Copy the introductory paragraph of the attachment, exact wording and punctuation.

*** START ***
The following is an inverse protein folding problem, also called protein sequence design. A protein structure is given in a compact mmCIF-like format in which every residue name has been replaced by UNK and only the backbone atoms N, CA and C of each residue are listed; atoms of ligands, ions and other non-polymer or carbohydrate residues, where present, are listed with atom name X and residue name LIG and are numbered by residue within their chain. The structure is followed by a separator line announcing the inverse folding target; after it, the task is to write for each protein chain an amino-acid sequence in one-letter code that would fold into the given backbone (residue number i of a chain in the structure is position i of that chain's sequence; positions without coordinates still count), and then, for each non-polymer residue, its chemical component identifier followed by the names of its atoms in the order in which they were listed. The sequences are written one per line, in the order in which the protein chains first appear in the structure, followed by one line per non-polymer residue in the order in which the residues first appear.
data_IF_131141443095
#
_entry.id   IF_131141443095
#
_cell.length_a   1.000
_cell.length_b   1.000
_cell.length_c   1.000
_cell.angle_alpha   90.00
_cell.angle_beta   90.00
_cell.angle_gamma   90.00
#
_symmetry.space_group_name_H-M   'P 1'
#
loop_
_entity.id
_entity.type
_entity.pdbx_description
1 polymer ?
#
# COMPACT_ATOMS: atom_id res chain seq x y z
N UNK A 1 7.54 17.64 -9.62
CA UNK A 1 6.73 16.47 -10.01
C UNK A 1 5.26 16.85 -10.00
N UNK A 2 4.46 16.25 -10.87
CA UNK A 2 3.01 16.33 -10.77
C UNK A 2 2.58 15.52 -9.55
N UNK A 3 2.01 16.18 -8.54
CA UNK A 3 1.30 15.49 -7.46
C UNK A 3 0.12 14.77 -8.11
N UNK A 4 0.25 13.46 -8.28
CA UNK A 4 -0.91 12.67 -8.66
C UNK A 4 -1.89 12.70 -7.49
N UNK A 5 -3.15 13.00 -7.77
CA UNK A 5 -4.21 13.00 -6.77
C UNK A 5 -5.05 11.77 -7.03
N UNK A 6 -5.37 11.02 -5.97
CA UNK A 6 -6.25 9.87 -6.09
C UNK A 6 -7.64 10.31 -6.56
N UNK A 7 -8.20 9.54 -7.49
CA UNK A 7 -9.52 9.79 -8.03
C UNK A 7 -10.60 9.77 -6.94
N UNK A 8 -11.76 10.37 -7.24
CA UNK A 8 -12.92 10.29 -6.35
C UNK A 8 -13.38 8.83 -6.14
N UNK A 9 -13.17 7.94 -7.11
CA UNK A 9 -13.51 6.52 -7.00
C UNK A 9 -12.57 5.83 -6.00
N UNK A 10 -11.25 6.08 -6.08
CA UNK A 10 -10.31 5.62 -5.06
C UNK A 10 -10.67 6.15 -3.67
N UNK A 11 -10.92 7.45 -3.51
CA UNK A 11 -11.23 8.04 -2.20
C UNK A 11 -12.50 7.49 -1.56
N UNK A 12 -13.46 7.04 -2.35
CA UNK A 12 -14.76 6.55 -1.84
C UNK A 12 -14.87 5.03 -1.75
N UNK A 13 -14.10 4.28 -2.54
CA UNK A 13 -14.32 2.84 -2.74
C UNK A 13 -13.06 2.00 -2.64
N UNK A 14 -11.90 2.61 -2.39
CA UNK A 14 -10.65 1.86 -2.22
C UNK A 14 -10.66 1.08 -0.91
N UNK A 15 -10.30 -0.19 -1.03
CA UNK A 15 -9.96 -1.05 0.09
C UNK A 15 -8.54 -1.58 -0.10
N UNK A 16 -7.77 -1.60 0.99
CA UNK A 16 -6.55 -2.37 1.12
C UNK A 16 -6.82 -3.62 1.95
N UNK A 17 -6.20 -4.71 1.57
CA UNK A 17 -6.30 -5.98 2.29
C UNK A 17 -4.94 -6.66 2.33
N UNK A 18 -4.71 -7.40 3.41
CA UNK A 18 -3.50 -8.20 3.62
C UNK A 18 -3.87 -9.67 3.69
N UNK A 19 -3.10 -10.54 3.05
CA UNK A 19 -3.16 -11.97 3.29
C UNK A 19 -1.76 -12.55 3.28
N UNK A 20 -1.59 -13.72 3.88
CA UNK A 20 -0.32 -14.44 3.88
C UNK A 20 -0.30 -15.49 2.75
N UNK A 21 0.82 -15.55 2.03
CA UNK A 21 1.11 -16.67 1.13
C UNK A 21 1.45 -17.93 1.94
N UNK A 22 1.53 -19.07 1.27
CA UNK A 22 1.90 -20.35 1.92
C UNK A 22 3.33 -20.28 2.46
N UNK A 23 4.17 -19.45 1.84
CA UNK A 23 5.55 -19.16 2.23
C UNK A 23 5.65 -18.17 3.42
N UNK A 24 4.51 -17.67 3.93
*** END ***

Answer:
The following is an inverse protein folding problem, also called protein sequence design. A protein structure is given in a compact mmCIF-like format in which every residue name has been replaced by UNK and only the backbone atoms N, CA and C of each residue are listed; atoms of ligands, ions and other non-polymer or carbohydrate residues, where present, are listed with atom name X and residue name LIG and are numbered by residue within their chain. The structure is followed by a separator line announcing the inverse folding target; after it, the task is to write for each protein chain an amino-acid sequence in one-letter code that would fold into the given backbone (residue number i of a chain in the structure is position i of that chain's sequence; positions without coordinates still count), and then, for each non-polymer residue, its chemical component identifier followed by the names of its atoms in the order in which they were listed. The sequences are written one per line, in the order in which the protein chains first appear in the structure, followed by one line per non-polymer residue in the order in which the residues first appear.